Stiefel Laboratories, Inc. v. Brookstone Pharmaceuticals, L.L.C. ( 2013 )


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  •                Case: 12-14309       Date Filed: 08/19/2013       Page: 1 of 10
    
    
                                                                          [DO NOT PUBLISH]
    
                      IN THE UNITED STATES COURT OF APPEALS
    
                                FOR THE ELEVENTH CIRCUIT
                                  ________________________
    
                                        No. 12-14309
                                  ________________________
    
                              D.C. Docket No. 1:08-cv-03773-CAP
    
    
    
    STIEFEL LABORATORIES, INC.,
    
                                                                            Plaintiff - Appellant,
    
    
                                                versus
    
    
    BROOKSTONE PHARMACEUTICALS, L.L.C.,
    
                                                                          Defendant - Appellee.
    
                                  ________________________
    
                          Appeal from the United States District Court
                             for the Northern District of Georgia
                                ________________________
    
                                         (August 19, 2013)
    
    Before MARTIN and FAY, Circuit Judges, and EDENFIELD, * District Judge.
    
    PER CURIAM:
    
    
    *
     Honorable B. Avant Edenfield, United States District Judge for the Southern District of
    Georgia, sitting by designation.
                      Case: 12-14309     Date Filed: 08/19/2013        Page: 2 of 10
    
    
           Stiefel Pharmaceutical (Stiefel) sued Brookstone Pharmaceutical
    
    (Brookstone), claiming that Brookstone falsely advertised its acne gel, BPO Gel, as
    
    a generic equivalent to Stiefel’s acne gel, Brevoxyl, in violation of section 43(a) of
    
    the Lanham Act, 15 U.S.C. § 1125(a)(1)(B). The district court granted summary
    
    judgment in favor of Brookstone, determining that Stiefel did not present enough
    
    evidence for a reasonable jury to find that Brookstone violated the Lanham Act. 1
    
    Stiefel appealed. After careful consideration, and having had the benefit of oral
    
    argument, we affirm.
    
                 I.      BACKGROUND AND PROCEDURAL HISTORY
    
           Stiefel and Brookstone are pharmaceutical companies who produce
    
    competing prescription topical acne gels. Even though BPO Gel and Brevoxyl are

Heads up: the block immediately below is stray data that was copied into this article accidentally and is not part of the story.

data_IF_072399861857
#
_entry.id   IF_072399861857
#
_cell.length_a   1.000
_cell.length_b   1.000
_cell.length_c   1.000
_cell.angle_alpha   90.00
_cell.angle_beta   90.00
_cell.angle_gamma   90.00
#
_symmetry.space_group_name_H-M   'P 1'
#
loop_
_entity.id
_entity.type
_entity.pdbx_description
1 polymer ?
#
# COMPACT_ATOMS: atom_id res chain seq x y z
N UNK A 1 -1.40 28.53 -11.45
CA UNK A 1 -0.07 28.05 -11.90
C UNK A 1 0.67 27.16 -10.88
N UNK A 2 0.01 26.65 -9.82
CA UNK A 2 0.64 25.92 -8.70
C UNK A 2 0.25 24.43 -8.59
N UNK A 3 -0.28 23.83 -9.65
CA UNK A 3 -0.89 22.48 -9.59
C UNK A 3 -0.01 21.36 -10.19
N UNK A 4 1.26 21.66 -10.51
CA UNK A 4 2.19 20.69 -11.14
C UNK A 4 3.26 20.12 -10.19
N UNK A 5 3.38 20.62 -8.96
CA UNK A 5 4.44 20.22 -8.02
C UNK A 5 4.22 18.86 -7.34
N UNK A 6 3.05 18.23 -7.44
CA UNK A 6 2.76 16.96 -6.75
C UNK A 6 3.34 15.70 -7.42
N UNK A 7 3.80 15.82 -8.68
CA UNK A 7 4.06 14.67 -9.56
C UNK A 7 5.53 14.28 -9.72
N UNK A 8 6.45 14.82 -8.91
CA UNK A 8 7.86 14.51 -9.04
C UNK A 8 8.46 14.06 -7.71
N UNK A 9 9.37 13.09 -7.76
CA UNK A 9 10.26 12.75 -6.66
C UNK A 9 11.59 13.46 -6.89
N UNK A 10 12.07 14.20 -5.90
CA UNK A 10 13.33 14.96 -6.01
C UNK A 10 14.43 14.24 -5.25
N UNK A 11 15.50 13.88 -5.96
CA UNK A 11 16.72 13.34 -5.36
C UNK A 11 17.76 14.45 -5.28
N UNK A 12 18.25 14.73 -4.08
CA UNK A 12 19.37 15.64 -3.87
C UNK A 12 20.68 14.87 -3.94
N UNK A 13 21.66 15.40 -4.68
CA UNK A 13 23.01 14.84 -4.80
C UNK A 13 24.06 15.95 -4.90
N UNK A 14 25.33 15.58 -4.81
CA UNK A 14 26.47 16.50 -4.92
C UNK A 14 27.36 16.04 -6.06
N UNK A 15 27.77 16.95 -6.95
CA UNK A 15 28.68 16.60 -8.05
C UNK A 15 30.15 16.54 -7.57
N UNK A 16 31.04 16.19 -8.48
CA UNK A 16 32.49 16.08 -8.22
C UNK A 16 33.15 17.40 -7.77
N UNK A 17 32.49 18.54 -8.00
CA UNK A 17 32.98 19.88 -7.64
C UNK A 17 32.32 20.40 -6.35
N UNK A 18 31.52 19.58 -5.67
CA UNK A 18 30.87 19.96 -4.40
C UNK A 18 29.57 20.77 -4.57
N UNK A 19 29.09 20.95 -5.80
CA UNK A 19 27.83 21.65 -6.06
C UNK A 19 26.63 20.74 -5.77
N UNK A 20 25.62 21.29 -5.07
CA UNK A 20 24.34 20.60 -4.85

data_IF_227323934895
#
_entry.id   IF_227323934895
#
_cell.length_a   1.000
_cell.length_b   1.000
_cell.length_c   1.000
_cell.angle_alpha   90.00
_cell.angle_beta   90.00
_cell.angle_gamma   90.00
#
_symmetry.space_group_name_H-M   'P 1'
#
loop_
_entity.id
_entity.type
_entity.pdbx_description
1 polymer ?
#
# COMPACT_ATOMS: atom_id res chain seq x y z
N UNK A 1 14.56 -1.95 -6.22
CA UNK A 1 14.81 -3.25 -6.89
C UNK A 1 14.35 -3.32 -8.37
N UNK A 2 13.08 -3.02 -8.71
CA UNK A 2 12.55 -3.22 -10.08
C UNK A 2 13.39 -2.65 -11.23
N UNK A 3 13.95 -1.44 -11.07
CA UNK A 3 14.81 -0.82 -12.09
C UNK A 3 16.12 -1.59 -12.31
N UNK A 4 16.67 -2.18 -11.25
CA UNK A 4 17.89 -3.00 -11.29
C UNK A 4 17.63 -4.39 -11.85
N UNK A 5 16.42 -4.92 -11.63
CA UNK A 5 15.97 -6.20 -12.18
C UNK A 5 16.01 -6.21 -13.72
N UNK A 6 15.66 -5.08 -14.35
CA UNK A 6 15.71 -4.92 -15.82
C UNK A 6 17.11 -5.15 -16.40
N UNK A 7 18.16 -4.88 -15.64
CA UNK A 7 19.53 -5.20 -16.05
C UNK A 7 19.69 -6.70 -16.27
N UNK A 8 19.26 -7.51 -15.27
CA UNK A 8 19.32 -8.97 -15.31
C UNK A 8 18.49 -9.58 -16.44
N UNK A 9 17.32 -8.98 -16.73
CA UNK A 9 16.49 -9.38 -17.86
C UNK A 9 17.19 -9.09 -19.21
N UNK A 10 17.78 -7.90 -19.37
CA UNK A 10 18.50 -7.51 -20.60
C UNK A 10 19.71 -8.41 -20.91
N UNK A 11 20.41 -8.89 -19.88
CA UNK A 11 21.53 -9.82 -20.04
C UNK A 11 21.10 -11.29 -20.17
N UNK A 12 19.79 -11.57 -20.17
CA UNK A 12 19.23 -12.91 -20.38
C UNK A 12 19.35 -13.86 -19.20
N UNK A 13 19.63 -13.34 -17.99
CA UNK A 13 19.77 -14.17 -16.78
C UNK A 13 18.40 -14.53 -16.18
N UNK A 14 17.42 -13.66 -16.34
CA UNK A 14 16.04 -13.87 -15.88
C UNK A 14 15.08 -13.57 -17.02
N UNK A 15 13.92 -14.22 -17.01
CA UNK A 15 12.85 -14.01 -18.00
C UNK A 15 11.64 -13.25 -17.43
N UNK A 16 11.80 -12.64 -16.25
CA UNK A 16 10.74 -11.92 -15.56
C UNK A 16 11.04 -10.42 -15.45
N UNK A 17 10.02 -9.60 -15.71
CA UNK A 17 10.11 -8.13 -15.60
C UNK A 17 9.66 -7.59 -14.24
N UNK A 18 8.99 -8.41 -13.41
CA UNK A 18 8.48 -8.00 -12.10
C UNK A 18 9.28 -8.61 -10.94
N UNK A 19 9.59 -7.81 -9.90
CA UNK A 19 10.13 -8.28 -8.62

prescription drugs, they are “generally recognized as safe and effective” (GRAS/E)
    
    which means a non-name brand drug, such as BPO Gel, does not need approval
    
    from the Food and Drug Administration (FDA) before calling itself a “generic” for
    
    a name-brand drug, such as Brevoxyl. In fact, even if a pharmaceutical company
    
    asked the FDA for approval to call its GRAS/E drug a generic, the FDA would not
    
    give permission because it does not approve or accept comparative testing for this
    
    category of drugs. Because the FDA does not regulate the labeling of generics for
    1
      Stiefel also alleged violations of Georgia state law. Because the same factual and legal analysis
    is used for these claims as the Lanham Act claims, the district court also found summary
    judgment appropriate on the state-law claims. Stiefel does not argue this on appeal, except to
    mention that if summary judgment is reversed for the federal-law claims, it should also be
    reversed for the state-law claims.
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    GRAS/E drugs, these drugs, including BPO Gel and Brevoxyl, are not found in the
    
    so-called “Orange Book,” which is the FDA publication listing FDA-approved
    
    generics.
    
          Brookstone competed with Stiefel by advertising its BPO Gel as a generic
    
    for Stiefel’s Brevoxyl. Stiefel says that BPO Gel is not a generic for Brevoxyl, so
    
    Brookstone falsely advertised BPO Gel as a generic in violation of the Lanham
    
    Act. Specifically, Stiefel claims that three categories of Brookstone’s